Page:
I've been very influenced by folklore, fairy tales, and folk ballads, so I love all the classic works based on these things -- like George Macdonald 's 19th century fairy stories, the fairy poetry of W.B. Yeats , and Sylvia Townsend Warner 's splendid book The Kingdoms of Elfin . (I think that particular book of hers wasn't published until the 1970s, not long before her death, but she was an English writer popular in the middle decades of the 20th century.) I'm also a big Pre-Raphaelite fan, so I love William Morris' early fantasy novels. Oh, and " Lud-in-the-Mist " by Hope Mirrlees ( Neil Gaiman is a big fan of that one too), and I could go on and on but I won't!
Early Summer, loveliest season, The world is being colored in. While daylight lasts on the horizon, Sudden, throaty blackbirds sing. The dusty-colored cuckoo cuckoos. "Welcome, summer" is what he says. Winter's unimaginable. The wood's a wickerwork of boughs. Summer means the river's shallow, Thirsty horses nose the pools. Long heather spreads out on bog pillows. White bog cotton droops in bloom. Swallows swerve and flicker up. Music starts behind the mountain. There's moss and a lush growth underfoot. Spongy marshland glugs and stutters. Bog banks shine like ravens' wings. The cuckoo keeps on calling welcome. The speckled fish jumps; and the strong Swift warrior is up and running. A little, jumpy, chirpy fellow Hits the highest note there is; The lark sings out his clear tidings. Summer, shimmer, perfect days.
Trickster foxes appear in old stories gathered from countries and cultures all over the world -- including Aesop's Fables from ancient Greece, the "Reynard" stories of medieval Europe, the "Giovannuzza" tales of Italy, the "Brer Fox" lore of the American South, and stories from diverse Native American traditions.
I really love folklore. I had read a lot of faerie folklore that informed the books I wrote. I also really love vampire folklore; my eighth grade research paper was on [it]. [With this project,] it was really helpful to think about the way you can use language. When you're writing about faeries, you can't call anyone "fey"; there are certain words that become forbidden because they're actualized in what faeries do. When you write about vampires, you could think the same way about things like the word "red" or "hunger"--it's interesting to think of the ways that the words have double meanings, or different meanings that shifted.
Ever since I first read Midori Snyder’s essay, ‘ The Armless Maiden and the Hero’s Journey ’ in The Journal of Mythic Arts , I couldn’t stop thinking about that particular strand of folklore and the application of its powerful themes to the lives of young women. There are many different versions of the tale from around the world, and the ‘Armless Maiden’ or ‘Handless Maiden’ are just two of the more familiar. But whatever the title, we are essentially talking about a narrative that speaks of the power of transformation – and, perhaps more significantly when writing young adult fantasy, the power of the female to transform herself. It’s a rite of passage; something that mirrors the traditional journey from adolescence to adulthood. Common motifs of the stories include – and I am simplifying pretty drastically here – the violent loss of hands or arms for the girl of the title, and their eventual re-growth as she slowly regains her autonomy and independence. In many accounts there is a halfway point in the story where a magician builds a temporary replacement pair of hands for the girl, magical hands and arms that are usually made entirely of silver. What I find interesting is that this isn’t where the story ends; the gaining of silver hands simply marks the beginning of a whole new test for our heroine.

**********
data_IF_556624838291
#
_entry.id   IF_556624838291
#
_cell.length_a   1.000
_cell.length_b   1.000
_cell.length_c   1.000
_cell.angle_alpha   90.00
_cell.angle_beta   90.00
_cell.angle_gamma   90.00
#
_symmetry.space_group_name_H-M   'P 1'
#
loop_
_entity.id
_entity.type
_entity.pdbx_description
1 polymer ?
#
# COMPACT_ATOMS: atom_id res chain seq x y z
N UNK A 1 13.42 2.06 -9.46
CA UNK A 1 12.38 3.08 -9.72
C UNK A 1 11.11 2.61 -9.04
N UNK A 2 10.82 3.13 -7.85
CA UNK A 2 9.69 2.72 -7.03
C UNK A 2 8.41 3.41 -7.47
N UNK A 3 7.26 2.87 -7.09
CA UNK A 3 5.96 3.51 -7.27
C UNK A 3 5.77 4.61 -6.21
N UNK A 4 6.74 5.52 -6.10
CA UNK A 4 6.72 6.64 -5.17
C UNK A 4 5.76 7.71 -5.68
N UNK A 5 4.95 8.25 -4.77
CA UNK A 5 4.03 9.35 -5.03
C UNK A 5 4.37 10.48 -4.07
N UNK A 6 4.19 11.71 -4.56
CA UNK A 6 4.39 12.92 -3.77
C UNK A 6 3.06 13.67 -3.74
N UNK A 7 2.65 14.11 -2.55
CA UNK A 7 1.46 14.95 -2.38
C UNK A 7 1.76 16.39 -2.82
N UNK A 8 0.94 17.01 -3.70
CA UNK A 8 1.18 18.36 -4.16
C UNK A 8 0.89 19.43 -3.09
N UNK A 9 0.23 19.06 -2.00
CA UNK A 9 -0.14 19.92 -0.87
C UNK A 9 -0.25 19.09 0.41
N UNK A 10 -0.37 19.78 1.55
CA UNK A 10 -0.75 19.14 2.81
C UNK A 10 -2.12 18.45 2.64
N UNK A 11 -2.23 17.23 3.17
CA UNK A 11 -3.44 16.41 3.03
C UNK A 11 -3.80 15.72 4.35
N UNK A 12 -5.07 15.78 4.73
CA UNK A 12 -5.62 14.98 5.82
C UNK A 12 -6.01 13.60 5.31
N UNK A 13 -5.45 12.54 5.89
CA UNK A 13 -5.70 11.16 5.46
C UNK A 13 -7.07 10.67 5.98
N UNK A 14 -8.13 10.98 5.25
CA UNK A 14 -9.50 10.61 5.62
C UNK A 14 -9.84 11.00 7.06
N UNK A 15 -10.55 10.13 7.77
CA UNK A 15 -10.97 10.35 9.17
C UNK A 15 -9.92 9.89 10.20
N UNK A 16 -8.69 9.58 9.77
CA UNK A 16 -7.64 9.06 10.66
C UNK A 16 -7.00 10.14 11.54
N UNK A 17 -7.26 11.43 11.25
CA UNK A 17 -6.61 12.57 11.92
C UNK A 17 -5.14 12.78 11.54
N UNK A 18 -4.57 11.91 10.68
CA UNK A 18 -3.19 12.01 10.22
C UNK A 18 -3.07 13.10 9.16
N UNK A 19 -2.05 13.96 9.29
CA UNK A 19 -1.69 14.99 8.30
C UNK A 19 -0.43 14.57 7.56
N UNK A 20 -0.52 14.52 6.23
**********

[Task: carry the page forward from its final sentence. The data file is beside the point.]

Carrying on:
Our house was an old Tudor mansion. My father was very particular in keeping the smallest peculiarities of his home unaltered. Thus the many peaks and gables, the numerous turrets, and the mullioned windows with their quaint lozenge panes set in lead, remained very nearly as they had been three centuries back. Over and above the quaint melancholy of our dwelling, with the deep woods of its park and the sullen waters of the mere, our neighborhood was thinly peopled and primitive, and the people round us were ignorant, and tenacious of ancient ideas and traditions. Thus it was a superstitious atmosphere that we children were reared in, and we heard, from our infancy, countless tales of horror, some mere fables doubtless, others legends of dark deeds of the olden time, exaggerated by credulity and the love of the marvelous. ("Horror: A True Tale")
Allegorical stories of saints battling with giants, monsters and demons may be interpreted as symbolizing the Christian's fight against paganism. At Bwlch Rhiwfelen (Denbigh) St Collen fought and killed a cannibal giantess, afterwards washing away the blood-stains in a well later known as Ffynnon Gollen. In Ireland, the tales of saints slaying giant serpents may have the same meaning; alternatively they (or some of them) may refer to early sightings of genuine water monsters. St Barry banished a serpent from a mountain into Lough Lagan (Roscommon), and a holy well sprang up where the saint's knee touched the ground.
Once, at the dreaming dawn of history -- before the world was categorized and regulated by mortal minds, before solid boundaries formed between the mortal world and any other -- fairies roamed freely among men, and the two races knew each other well. Yet the knowing was never straightforward, and the adventures that mortals and fairies had together were fraught with uncertainty, for fairies and humans were alien to each other.